Classics

Courses

The Classics curriculum includes courses in Greek language and literature, Latin language and literature, and Classics in translation.

For Placement Information and credit (placement, AP, IB), please click here

Below you will find a list of our current or recent offerings. See the course catalog for descriptions and updated information.

  • 13-024 Greek II
    Essentials of grammar, composition, and reading. Prerequisite: Greek 13-014 with a grade of C- or better, or equivalent placement.
  • 13-114 Greek III
    Selections from classical and New Testament Greek. Prerequisite: Greek 13-024with a grade of C- or better, or equivalent placement.
  • 13-124 Greek IV
    Selections from classical and New Testament Greek. Prerequisite: Greek 13-114with a grade of C- or better, or equivalent placement.
  • 13-144 Greek I
    Essentials of grammar, composition, and reading. (Spring)
  • 13-154 Greek II
    Essentials of grammar, composition, and reading. Prerequisite: Greek 13-144, with a grade of C- or better, or equivalent placement. (Fall)
  • 13-164 Greek III
    Selections from classical and New Testament Greek. Prerequisite: Greek 13-154, with a grade of C- or better, or equivalent placement. (Spring)
  • 13-404 Topics in Greek Literature
    Topics offered on a rotating basis. This course is specifically designed for advanced students and includes rigorous study of cultural and historical contexts as well as the issues of composition and transmission. Students will also become familiar with current interpretive approaches to the material. May be repeated with change in topic. Prerequisite: Greek 13-164, with a grade of C- or better, or equivalent placement. (Fall, Spring) (H) (WA)
  • 14-014 Latin I
    Essentials of grammar, composition and reading.
  • 14-024 Latin II
    Essentials of grammar, composition and reading. Prerequisite: Latin 14-014 with a grade of C- or better, or equivalent placement.
  • 14-114 Latin III
    Readings in Petronius.Prerequisite: Latin 14-024 with a grade of C- or better, or equivalent placement.
  • 14-124 Latin IV
    Readings in Virgil. Prerequisite: Latin14-114 with a grade of C- or better, or equivalent placement.
  • 14-144 Latin I
    Essentials of grammar, composition and reading. (Fall)
  • 14-154 Latin II
    Essentials of grammar, composition and reading. Prerequisite: Latin 14-144, with a grade of C- or better, or equivalent placement. (Spring)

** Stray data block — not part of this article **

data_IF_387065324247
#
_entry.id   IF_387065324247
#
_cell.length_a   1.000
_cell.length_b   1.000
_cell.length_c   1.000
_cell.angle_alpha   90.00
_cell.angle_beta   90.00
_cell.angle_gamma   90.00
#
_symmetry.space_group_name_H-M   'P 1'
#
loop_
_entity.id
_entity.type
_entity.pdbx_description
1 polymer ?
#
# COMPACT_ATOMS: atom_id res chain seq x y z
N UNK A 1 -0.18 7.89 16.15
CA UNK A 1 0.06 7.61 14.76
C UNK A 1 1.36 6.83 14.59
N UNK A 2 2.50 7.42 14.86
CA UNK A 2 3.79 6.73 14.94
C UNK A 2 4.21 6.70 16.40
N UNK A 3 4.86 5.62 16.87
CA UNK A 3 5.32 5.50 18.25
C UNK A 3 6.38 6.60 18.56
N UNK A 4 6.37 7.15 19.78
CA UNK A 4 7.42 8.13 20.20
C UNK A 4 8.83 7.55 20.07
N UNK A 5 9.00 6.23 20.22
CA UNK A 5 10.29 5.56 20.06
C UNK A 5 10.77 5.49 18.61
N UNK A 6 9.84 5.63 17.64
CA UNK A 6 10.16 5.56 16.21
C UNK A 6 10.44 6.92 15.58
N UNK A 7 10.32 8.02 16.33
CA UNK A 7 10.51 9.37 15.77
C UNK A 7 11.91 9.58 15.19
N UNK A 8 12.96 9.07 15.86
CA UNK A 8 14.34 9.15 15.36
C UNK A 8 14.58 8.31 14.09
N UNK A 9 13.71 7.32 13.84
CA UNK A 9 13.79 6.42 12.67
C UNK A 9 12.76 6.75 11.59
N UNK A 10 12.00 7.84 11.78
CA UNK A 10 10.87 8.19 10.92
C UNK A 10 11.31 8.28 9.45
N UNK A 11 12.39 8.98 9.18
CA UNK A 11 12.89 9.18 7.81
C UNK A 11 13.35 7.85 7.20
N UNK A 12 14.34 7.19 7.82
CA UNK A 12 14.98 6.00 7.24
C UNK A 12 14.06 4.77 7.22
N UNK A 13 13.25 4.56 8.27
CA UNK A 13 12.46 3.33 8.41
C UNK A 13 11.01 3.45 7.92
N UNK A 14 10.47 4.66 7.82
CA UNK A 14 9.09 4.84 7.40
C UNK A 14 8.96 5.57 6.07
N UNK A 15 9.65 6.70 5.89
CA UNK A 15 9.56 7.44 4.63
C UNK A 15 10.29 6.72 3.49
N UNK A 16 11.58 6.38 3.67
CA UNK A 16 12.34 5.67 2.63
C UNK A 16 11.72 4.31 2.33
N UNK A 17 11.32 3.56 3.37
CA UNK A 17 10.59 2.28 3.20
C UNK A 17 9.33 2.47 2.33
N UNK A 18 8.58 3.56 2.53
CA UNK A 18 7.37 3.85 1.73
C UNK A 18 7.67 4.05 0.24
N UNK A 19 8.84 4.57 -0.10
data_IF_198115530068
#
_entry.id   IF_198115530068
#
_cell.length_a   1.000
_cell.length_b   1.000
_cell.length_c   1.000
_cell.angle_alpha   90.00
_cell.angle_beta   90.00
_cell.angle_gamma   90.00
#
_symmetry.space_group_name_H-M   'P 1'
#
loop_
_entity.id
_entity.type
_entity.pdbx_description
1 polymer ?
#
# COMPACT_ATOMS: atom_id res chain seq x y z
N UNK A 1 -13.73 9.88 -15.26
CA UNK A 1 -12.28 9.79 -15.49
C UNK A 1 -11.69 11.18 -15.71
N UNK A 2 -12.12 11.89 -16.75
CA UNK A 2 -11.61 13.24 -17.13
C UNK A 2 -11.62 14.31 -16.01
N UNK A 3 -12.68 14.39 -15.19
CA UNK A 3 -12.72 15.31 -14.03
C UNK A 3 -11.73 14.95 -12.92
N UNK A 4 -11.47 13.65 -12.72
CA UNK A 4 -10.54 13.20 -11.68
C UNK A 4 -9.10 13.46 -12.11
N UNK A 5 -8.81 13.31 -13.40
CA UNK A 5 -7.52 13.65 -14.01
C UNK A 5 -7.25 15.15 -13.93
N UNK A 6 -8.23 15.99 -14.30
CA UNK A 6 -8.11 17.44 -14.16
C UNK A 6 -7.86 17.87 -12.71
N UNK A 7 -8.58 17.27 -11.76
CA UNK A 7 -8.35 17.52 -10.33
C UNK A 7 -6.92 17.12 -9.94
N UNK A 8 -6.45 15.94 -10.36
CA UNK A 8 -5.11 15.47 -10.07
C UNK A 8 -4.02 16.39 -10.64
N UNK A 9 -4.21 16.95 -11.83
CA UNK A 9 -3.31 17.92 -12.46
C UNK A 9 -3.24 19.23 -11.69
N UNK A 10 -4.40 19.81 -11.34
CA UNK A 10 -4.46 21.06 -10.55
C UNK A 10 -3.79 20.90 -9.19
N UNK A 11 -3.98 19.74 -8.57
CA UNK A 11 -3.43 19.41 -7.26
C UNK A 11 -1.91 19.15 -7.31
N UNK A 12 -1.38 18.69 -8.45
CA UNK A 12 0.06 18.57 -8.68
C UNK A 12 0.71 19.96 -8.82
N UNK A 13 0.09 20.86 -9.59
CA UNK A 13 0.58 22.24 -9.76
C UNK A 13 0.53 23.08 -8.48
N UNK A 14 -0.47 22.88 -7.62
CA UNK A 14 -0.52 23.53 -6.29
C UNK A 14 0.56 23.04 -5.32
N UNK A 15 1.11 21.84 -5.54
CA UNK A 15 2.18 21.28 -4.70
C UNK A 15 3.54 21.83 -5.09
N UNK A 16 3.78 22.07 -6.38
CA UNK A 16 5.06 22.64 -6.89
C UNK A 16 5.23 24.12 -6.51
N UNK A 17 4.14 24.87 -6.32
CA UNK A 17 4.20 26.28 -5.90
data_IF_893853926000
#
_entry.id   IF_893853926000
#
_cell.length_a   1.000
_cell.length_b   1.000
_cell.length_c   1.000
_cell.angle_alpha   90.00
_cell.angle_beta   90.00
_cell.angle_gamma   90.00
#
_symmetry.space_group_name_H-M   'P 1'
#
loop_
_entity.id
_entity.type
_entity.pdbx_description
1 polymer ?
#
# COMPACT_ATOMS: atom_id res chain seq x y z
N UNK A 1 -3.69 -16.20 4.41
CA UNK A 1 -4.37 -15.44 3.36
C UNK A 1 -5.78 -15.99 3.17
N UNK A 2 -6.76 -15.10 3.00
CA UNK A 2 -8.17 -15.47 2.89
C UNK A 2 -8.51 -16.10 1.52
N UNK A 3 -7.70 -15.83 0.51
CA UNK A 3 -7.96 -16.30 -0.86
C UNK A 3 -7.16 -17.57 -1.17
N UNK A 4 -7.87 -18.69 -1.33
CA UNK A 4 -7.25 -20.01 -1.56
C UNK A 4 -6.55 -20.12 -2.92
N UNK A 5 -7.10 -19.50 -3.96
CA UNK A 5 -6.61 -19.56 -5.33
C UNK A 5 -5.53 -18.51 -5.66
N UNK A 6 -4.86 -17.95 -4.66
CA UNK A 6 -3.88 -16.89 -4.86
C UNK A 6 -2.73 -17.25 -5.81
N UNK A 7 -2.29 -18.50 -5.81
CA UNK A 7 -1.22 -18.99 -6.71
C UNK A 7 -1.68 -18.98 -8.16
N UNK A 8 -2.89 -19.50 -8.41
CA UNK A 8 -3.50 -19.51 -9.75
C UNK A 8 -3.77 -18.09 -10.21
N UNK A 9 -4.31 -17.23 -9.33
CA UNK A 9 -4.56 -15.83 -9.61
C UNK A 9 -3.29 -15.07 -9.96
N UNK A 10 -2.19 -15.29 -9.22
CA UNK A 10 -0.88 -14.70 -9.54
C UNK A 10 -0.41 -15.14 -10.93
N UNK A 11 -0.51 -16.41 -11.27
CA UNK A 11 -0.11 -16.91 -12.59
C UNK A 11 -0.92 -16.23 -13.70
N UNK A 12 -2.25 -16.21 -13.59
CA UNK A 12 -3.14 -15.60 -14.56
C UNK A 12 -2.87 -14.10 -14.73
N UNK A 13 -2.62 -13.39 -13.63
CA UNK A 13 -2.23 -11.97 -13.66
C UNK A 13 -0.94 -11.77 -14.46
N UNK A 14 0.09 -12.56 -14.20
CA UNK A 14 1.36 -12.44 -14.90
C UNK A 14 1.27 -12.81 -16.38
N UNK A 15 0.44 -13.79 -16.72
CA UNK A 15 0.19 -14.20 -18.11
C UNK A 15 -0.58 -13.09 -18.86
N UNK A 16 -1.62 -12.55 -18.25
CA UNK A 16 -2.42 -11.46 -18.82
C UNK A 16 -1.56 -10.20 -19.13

• 14-164 Latin III
    Poetry and Prose for our Time. Readings and cultural studies of poets such as Horace to prose writers of natural history (the two Plinys), society and politics (Tacitus) to later works such as those of Hildegard of Bingen (12th cent. polymath and author of causae et curae) and Carolus Linnaeus (18th century botanist). Prerequisite: 14-154, with a grade of C- or better, or equivalent placement. (Fall)
  • 14-404 Topics in Latin Literature
    Topics offered on a rotating basis. This course is specifically designed for advanced students and includes rigorous study of cultural and historical contexts as well as the issues of composition and transmission. Students will also become familiar with current interpretive approaches to the material. May be repeated with change in topic. Prerequisite: Latin 14-164, with a grade of C- or better, or equivalent placement. (Fall, Spring) (H) (WA)
  • 07-204 Greek and Roman Mythology
    A study of the myths and religion of Greece and Rome, with particular attention to their formation in the eastern world and with a focus on the recrystallization of Classical myth in later literature and art. Exploration of the theories of the study of myth. Extensive readings of primary ocuments in translation. (H) (IP) (WA)
  • 07-344 Topics in Classical Literature
    An interdisciplinary examination of Greek or Roman authors (in translation) or topics, for example Homer, Euripides, Herodotus, Ovid, or Vergil, or ancient science (with a substantive component on ancient medicine). Each week, students read ancient passages in translation and secondary scholarship, engage in asynchronous discussion on topics set and moderated by participating faculty and participate actively in a course-wide synchronous common session administered through Sunoikisis, and twice a week meet as a single campus section. This course includes close consideration of cultural and historical contexts as well as the issues of composition and reception. Students will also become familiar with current interpretive approaches to the material. May be repeated with change in topic. (H) (IP) (WA)
  • 07-964 Seminar
    An interdisciplinary study of various aspects of Greek and Roman antiquity. May be repeated with change of content.